Evel: The High Flying Life of Evel Knievel: Book Review
American folk hero was first reality star but also had an ugly dark side.
If you were a young boy, like I was, in the summer of 1974, you talked about two things: Evel Knievel's upcoming Snake River Canyon jump and Hank Aaron breaking Babe Ruth's home run record. I remember we talked more about Evel than Aaron: Would he make it? Can you really break all the bones in your body? How many garbage cans could we clear on our bicycle? After the canyon jump failed, we moved on to other things as 7-year-old boys do. I can't remember what now.
I hadn't thought much about Evel Knievel in the intervening 35 years until I picked up Leigh Montville's awesome new biography Evel: The High Flying Life of Evel Knievel: American Showman, Daredevil, and Legend. If you're like me and you remember the name but are hazy on the details, you'll love Montville's rollicking good tale -- told with an Irishman's wink and nod -- of how Knievel blazed across the American consciousness in the late-'60s and early-'70s. The book stumbles a bit at the end, when the story turns dark. But the first two-thirds are a fabulous ride, and Montville -- author of best-selling biographies about Babe Ruth, Ted Williams and Dale Earnhardt -- has a great feel for Knievel as an archetypal American character.
Robert Craig Knievel was born Oct. 10, 1938, in Butte, Mont. -- the nickname Evel would come much later and, like all things Knievel, the subject of numerous and often conflicting stories. After dropping out of high school, Knievel was a small-time thief and hustler but a charming one. He persuaded pretty uptown cheerleader Linda Bork to marry him (Montville perfectly captures his just-good-looking-enough bad-boy appeal with the phrase "barroom handsome"). He got the world-champion Czech hockey team to play an exhibition against the semipro Butte Bombers on its way to the Squaw Valley Olympics. The game ended badly for everyone -- the Bombers lost 22-3, the Czechs got bounced early from the Olympics, and most vendors never got paid -- except Knievel, who made a bundle. By 1962, Knievel had become a successful insurance salesman. This was still a time -- before the age of the computer-background check -- when a man could completely reinvent himself Don Draper-style as respectable. But respectability bored Knievel.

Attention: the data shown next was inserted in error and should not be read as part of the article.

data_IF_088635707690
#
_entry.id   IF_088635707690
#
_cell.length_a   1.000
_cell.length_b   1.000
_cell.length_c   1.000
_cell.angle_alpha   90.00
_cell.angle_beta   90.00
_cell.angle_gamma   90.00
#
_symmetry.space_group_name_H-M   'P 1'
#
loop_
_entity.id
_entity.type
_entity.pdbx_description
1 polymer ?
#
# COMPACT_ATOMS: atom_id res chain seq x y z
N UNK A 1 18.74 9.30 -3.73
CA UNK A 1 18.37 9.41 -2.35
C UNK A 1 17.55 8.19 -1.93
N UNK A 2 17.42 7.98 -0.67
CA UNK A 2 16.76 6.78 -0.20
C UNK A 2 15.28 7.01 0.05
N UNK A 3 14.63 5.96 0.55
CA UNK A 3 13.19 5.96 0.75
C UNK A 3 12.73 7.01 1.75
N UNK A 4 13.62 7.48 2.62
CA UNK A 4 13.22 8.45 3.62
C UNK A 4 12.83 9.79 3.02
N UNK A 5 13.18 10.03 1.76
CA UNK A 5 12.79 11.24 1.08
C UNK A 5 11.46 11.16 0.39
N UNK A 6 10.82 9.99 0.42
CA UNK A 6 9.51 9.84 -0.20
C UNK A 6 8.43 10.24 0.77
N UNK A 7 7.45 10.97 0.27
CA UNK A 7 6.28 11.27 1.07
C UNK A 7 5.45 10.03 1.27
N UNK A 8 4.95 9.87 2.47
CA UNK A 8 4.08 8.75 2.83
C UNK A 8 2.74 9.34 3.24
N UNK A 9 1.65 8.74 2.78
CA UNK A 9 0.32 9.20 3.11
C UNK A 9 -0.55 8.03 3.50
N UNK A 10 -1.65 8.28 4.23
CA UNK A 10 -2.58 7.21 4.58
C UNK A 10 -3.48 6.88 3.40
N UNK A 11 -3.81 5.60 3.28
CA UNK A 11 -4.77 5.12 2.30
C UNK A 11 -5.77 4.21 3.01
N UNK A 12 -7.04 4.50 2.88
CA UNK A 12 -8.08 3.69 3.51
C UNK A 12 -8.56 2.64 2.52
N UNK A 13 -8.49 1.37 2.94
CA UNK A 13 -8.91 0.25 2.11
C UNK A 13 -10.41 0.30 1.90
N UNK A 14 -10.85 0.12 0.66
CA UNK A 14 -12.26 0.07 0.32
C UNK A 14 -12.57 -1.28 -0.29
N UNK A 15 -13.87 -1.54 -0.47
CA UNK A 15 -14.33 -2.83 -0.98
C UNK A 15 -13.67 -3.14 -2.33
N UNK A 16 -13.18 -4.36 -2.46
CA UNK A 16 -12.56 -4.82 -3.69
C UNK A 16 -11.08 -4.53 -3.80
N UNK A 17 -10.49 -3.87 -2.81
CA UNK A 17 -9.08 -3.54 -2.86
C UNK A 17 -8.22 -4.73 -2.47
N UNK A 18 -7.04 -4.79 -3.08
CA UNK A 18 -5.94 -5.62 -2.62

While trying to make it as a motorcycle racer in Los Angeles, Knievel decided to try his hand at stunt riding, booking three shows for "Evel Knievel and the Motorcycle Daredevils" (he soon added "Hollywood" -- Knievel knew what sold) in early 1966. In the first show, he jumped two trucks end-to-end; in the second, he cracked four ribs in a crash. Knievel realized he was on to something.
He was still a small-time player when he hustled his way into a gig jumping the fountains at the newly opened Caesars Palace in Las Vegas on Dec. 31, 1967. Knievel flooded Caesars with fake calls from fans interested in the unscheduled jump and then threatened to sue the casino for unauthorized use of his name. Caesars agreed to pay Knievel $4,500 to make the New Year's Eve jump plus two others. Filmmaker John Derek arrived with his wife, actress Linda Evans, to record the jump for a documentary.
The jump was a disaster, but crashing made Knievel famous. The inexperienced Evans' spectacular footage was shown on ABC's Wide World of Sports to great ratings (eventually eight of the 10-highest-rated Wide World of Sports episodes featured Knievel). For the next few years, Knievel continued to perfect his act, jumping cars and busses, indoors and outdoors, missing almost as much as he succeeded. Ever the showman, Knievel proclaimed nearly every attempt a world record of one kind or another (nobody tracked this stuff, so who knew).
Here, you wish Montville had delved a bit more into the physics of jumping and the limitations of '60s cycles. Knievel seems to have jumped on instinct with little thought to takeoff angles and speeds. He rode heavy rigid beasts -- Triumphs, Laverdas and Harleys with 750cc engines -- trying to make jumps on sheer muscle. Only later did daredevils learn that lighter, springier bikes jumped further.